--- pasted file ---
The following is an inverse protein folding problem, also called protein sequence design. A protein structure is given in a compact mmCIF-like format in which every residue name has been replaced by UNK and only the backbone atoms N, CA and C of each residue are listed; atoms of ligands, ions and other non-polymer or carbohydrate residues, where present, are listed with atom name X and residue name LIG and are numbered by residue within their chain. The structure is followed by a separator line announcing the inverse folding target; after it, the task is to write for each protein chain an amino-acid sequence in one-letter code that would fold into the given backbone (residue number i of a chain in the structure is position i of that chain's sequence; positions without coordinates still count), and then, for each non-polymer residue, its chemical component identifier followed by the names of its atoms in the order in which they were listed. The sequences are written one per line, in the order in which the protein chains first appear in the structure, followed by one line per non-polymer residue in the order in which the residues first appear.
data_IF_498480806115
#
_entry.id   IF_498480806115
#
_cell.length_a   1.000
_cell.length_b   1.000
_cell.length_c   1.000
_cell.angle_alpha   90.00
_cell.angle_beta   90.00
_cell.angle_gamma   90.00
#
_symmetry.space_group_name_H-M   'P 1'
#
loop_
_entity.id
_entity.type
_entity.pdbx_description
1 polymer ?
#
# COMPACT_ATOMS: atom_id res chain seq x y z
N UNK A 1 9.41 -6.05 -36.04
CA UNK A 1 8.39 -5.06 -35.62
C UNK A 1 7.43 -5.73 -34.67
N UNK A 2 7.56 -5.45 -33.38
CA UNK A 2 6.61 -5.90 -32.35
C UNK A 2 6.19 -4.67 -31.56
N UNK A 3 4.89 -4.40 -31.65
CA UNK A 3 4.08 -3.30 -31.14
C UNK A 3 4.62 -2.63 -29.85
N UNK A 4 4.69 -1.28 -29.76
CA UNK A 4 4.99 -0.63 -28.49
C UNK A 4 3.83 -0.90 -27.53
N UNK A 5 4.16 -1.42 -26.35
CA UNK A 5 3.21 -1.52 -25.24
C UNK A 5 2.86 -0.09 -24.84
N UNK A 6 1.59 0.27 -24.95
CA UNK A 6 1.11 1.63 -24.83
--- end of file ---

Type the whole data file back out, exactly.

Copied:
The following is an inverse protein folding problem, also called protein sequence design. A protein structure is given in a compact mmCIF-like format in which every residue name has been replaced by UNK and only the backbone atoms N, CA and C of each residue are listed; atoms of ligands, ions and other non-polymer or carbohydrate residues, where present, are listed with atom name X and residue name LIG and are numbered by residue within their chain. The structure is followed by a separator line announcing the inverse folding target; after it, the task is to write for each protein chain an amino-acid sequence in one-letter code that would fold into the given backbone (residue number i of a chain in the structure is position i of that chain's sequence; positions without coordinates still count), and then, for each non-polymer residue, its chemical component identifier followed by the names of its atoms in the order in which they were listed. The sequences are written one per line, in the order in which the protein chains first appear in the structure, followed by one line per non-polymer residue in the order in which the residues first appear.
data_IF_498480806115
#
_entry.id   IF_498480806115
#
_cell.length_a   1.000
_cell.length_b   1.000
_cell.length_c   1.000
_cell.angle_alpha   90.00
_cell.angle_beta   90.00
_cell.angle_gamma   90.00
#
_symmetry.space_group_name_H-M   'P 1'
#
loop_
_entity.id
_entity.type
_entity.pdbx_description
1 polymer ?
#
# COMPACT_ATOMS: atom_id res chain seq x y z
N UNK A 1 9.41 -6.05 -36.04
CA UNK A 1 8.39 -5.06 -35.62
C UNK A 1 7.43 -5.73 -34.67
N UNK A 2 7.56 -5.45 -33.38
CA UNK A 2 6.61 -5.90 -32.35
C UNK A 2 6.19 -4.67 -31.56
N UNK A 3 4.89 -4.40 -31.65
CA UNK A 3 4.08 -3.30 -31.14
C UNK A 3 4.62 -2.63 -29.85
N UNK A 4 4.69 -1.28 -29.76
CA UNK A 4 4.99 -0.63 -28.49
C UNK A 4 3.83 -0.90 -27.53
N UNK A 5 4.16 -1.42 -26.35
CA UNK A 5 3.21 -1.52 -25.24
C UNK A 5 2.86 -0.09 -24.84
N UNK A 6 1.59 0.27 -24.95
CA UNK A 6 1.11 1.63 -24.83